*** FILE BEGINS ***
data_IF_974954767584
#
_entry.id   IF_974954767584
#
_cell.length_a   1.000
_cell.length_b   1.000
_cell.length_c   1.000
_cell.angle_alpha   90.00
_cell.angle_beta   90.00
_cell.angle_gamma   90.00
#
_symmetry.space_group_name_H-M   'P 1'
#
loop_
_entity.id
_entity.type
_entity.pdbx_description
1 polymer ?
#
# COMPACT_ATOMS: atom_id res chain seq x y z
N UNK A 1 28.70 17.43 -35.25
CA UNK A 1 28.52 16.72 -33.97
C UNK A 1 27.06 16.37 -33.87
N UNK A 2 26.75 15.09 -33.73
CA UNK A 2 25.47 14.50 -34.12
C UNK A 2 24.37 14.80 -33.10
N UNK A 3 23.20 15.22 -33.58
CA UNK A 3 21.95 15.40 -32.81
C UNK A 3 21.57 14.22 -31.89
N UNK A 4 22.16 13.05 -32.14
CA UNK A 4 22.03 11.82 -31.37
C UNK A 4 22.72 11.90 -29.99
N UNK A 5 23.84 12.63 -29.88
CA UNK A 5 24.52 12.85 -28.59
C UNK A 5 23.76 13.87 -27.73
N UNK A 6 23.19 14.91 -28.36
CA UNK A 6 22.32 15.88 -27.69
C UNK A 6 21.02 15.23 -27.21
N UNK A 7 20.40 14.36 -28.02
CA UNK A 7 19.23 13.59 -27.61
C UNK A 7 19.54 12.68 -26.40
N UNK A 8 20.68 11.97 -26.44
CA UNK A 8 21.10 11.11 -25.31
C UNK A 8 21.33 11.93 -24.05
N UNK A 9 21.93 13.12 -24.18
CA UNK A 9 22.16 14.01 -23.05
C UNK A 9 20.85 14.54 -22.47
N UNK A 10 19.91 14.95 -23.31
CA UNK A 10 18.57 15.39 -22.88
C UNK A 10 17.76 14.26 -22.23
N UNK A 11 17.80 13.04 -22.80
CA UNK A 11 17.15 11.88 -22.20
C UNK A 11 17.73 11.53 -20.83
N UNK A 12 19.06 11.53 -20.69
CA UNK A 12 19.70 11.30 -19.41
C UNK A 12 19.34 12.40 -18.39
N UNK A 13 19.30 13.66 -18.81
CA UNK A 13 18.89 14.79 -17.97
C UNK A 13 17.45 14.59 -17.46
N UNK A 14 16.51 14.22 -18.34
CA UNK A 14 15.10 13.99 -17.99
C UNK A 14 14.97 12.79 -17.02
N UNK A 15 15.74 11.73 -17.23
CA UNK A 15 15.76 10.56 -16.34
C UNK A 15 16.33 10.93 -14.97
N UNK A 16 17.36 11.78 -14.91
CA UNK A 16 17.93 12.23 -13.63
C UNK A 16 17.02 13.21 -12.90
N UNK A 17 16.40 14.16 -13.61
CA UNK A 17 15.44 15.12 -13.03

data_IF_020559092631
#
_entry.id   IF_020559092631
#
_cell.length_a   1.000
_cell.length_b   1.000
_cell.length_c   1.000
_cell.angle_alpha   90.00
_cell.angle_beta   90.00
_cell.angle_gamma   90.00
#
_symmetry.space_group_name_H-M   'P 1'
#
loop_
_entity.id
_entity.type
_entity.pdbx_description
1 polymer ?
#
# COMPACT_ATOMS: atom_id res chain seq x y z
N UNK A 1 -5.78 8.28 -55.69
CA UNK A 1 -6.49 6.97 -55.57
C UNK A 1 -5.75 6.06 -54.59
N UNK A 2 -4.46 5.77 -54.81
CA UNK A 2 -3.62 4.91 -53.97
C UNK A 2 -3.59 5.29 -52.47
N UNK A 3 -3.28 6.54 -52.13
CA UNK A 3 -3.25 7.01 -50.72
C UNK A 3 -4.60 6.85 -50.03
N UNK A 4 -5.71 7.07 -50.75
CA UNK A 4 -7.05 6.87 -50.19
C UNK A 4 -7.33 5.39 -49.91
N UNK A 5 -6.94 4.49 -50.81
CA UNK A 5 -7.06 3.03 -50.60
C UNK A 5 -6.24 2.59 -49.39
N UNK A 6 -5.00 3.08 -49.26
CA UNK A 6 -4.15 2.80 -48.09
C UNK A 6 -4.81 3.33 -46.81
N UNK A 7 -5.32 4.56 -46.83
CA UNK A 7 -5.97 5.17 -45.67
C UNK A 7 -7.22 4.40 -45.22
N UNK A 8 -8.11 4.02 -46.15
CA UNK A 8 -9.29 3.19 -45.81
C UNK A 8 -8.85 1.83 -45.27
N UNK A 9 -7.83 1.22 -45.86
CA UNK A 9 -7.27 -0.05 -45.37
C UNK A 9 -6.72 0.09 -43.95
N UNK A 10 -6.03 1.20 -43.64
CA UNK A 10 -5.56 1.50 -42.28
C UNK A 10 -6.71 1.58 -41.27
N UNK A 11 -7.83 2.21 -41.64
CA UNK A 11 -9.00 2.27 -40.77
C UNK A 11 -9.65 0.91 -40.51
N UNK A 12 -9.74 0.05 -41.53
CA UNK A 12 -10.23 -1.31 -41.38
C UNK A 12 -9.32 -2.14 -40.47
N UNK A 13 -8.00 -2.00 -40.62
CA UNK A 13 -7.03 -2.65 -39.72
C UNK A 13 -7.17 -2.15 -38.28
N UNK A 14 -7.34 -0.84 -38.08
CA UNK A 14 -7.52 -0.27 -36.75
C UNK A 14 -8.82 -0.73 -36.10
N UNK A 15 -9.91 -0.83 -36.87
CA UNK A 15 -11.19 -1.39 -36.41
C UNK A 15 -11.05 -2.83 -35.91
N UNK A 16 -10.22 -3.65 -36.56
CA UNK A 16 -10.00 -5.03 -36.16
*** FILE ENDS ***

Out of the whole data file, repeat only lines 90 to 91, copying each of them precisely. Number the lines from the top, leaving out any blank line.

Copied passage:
# COMPACT_ATOMS: atom_id res chain seq x y z
N UNK A 1 -5.78 8.28 -55.69